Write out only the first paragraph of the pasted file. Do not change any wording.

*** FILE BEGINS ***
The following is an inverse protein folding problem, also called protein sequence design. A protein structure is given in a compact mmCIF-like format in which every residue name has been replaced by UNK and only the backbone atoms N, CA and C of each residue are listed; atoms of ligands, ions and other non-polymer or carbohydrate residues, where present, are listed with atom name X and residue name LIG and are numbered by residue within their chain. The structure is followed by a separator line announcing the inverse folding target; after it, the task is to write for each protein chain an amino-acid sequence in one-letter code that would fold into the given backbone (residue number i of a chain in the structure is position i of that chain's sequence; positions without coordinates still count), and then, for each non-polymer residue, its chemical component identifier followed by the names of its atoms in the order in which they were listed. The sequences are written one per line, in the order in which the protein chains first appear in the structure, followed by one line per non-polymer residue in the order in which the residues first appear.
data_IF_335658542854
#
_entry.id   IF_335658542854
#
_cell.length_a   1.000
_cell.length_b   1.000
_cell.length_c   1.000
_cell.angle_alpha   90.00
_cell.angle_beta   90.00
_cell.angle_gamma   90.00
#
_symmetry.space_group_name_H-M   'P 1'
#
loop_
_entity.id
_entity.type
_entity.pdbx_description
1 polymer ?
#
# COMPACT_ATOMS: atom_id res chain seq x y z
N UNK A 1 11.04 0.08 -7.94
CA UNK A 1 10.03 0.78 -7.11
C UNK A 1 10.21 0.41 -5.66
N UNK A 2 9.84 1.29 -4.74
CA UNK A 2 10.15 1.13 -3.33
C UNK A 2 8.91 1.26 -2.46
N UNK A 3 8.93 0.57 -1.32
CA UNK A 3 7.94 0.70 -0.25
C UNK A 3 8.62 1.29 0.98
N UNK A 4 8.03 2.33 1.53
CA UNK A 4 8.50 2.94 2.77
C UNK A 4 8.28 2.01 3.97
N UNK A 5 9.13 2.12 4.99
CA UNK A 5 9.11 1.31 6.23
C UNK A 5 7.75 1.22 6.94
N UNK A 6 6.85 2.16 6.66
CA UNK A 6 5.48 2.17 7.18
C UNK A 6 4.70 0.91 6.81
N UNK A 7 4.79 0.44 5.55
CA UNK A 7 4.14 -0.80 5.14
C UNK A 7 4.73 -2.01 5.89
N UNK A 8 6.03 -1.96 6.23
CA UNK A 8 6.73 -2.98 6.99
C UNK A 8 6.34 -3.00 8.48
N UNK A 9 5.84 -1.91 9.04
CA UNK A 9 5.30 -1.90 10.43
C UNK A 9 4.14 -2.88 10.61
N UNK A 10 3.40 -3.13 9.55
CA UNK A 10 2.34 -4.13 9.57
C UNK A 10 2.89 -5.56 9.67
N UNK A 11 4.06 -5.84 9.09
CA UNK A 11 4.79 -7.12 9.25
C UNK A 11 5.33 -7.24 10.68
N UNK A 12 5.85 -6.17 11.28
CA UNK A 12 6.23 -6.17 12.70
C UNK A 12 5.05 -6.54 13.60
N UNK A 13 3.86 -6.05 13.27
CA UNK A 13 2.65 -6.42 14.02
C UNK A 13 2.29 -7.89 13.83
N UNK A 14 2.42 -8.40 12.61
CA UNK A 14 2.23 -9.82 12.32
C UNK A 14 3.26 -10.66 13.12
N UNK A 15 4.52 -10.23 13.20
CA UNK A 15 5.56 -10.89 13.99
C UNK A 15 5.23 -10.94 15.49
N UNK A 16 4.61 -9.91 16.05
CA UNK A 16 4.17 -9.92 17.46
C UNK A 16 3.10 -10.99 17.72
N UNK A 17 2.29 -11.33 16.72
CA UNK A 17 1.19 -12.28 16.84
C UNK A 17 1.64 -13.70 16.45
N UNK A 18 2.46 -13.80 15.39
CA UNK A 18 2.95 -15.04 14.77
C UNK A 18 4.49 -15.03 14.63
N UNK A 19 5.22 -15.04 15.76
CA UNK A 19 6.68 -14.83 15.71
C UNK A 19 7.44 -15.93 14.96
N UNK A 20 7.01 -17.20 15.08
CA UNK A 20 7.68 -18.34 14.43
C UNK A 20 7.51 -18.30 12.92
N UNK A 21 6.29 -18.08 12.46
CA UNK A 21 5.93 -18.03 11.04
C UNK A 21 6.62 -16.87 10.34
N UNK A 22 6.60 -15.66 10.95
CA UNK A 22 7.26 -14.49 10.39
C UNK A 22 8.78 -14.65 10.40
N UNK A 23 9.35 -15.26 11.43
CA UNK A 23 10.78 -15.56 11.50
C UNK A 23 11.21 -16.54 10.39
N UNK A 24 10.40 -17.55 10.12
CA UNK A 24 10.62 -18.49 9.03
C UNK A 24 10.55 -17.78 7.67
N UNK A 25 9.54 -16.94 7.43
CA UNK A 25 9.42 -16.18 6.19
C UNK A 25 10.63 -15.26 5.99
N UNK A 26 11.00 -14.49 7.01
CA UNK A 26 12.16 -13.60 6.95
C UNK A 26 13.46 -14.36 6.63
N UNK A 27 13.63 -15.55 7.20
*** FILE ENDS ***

The following is an inverse protein folding problem, also called protein sequence design. A protein structure is given in a compact mmCIF-like format in which every residue name has been replaced by UNK and only the backbone atoms N, CA and C of each residue are listed; atoms of ligands, ions and other non-polymer or carbohydrate residues, where present, are listed with atom name X and residue name LIG and are numbered by residue within their chain. The structure is followed by a separator line announcing the inverse folding target; after it, the task is to write for each protein chain an amino-acid sequence in one-letter code that would fold into the given backbone (residue number i of a chain in the structure is position i of that chain's sequence; positions without coordinates still count), and then, for each non-polymer residue, its chemical component identifier followed by the names of its atoms in the order in which they were listed. The sequences are written one per line, in the order in which the protein chains first appear in the structure, followed by one line per non-polymer residue in the order in which the residues first appear.